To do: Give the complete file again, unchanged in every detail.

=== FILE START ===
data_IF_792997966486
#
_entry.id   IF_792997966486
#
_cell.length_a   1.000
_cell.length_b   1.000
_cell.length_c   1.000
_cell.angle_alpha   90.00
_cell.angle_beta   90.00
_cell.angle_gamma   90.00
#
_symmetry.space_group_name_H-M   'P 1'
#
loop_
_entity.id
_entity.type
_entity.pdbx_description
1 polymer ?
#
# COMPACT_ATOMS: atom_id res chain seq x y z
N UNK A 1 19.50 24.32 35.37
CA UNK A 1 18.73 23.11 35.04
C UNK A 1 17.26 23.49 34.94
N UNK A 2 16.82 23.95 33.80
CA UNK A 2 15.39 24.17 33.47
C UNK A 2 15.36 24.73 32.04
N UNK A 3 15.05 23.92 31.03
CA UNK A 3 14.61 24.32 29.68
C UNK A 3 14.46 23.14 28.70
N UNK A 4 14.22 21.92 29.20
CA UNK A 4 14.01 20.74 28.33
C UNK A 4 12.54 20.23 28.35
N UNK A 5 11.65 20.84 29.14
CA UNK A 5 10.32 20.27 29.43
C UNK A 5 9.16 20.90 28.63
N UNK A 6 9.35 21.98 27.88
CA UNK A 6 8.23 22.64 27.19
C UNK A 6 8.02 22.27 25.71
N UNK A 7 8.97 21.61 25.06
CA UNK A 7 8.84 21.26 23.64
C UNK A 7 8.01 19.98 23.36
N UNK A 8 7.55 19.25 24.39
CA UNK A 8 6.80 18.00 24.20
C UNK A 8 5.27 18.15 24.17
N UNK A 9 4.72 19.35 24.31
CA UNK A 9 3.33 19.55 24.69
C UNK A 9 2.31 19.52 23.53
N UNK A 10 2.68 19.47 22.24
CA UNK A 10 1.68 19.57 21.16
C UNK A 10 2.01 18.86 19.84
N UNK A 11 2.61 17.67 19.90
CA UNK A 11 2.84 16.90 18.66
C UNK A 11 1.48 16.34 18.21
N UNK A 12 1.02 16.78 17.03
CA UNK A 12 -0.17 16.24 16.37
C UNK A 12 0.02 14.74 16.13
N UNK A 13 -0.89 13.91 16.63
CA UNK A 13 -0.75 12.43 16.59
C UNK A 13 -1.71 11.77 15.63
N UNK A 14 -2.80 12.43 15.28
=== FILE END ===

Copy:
data_IF_792997966486
#
_entry.id   IF_792997966486
#
_cell.length_a   1.000
_cell.length_b   1.000
_cell.length_c   1.000
_cell.angle_alpha   90.00
_cell.angle_beta   90.00
_cell.angle_gamma   90.00
#
_symmetry.space_group_name_H-M   'P 1'
#
loop_
_entity.id
_entity.type
_entity.pdbx_description
1 polymer ?
#
# COMPACT_ATOMS: atom_id res chain seq x y z
N UNK A 1 19.50 24.32 35.37
CA UNK A 1 18.73 23.11 35.04
C UNK A 1 17.26 23.49 34.94
N UNK A 2 16.82 23.95 33.80
CA UNK A 2 15.39 24.17 33.47
C UNK A 2 15.36 24.73 32.04
N UNK A 3 15.05 23.92 31.03
CA UNK A 3 14.61 24.32 29.68
C UNK A 3 14.46 23.14 28.70
N UNK A 4 14.22 21.92 29.20
CA UNK A 4 14.01 20.74 28.33
C UNK A 4 12.54 20.23 28.35
N UNK A 5 11.65 20.84 29.14
CA UNK A 5 10.32 20.27 29.43
C UNK A 5 9.16 20.90 28.63
N UNK A 6 9.35 21.98 27.88
CA UNK A 6 8.23 22.64 27.19
C UNK A 6 8.02 22.27 25.71
N UNK A 7 8.97 21.61 25.06
CA UNK A 7 8.84 21.26 23.64
C UNK A 7 8.01 19.98 23.36
N UNK A 8 7.55 19.25 24.39
CA UNK A 8 6.80 18.00 24.20
C UNK A 8 5.27 18.15 24.17
N UNK A 9 4.72 19.35 24.31
CA UNK A 9 3.33 19.55 24.69
C UNK A 9 2.31 19.52 23.53
N UNK A 10 2.68 19.47 22.24
CA UNK A 10 1.68 19.57 21.16
C UNK A 10 2.01 18.86 19.84
N UNK A 11 2.61 17.67 19.90
CA UNK A 11 2.84 16.90 18.66
C UNK A 11 1.48 16.34 18.21
N UNK A 12 1.02 16.78 17.03
CA UNK A 12 -0.17 16.24 16.37
C UNK A 12 0.02 14.74 16.13
N UNK A 13 -0.89 13.91 16.63
CA UNK A 13 -0.75 12.43 16.59
C UNK A 13 -1.71 11.77 15.63
N UNK A 14 -2.80 12.43 15.28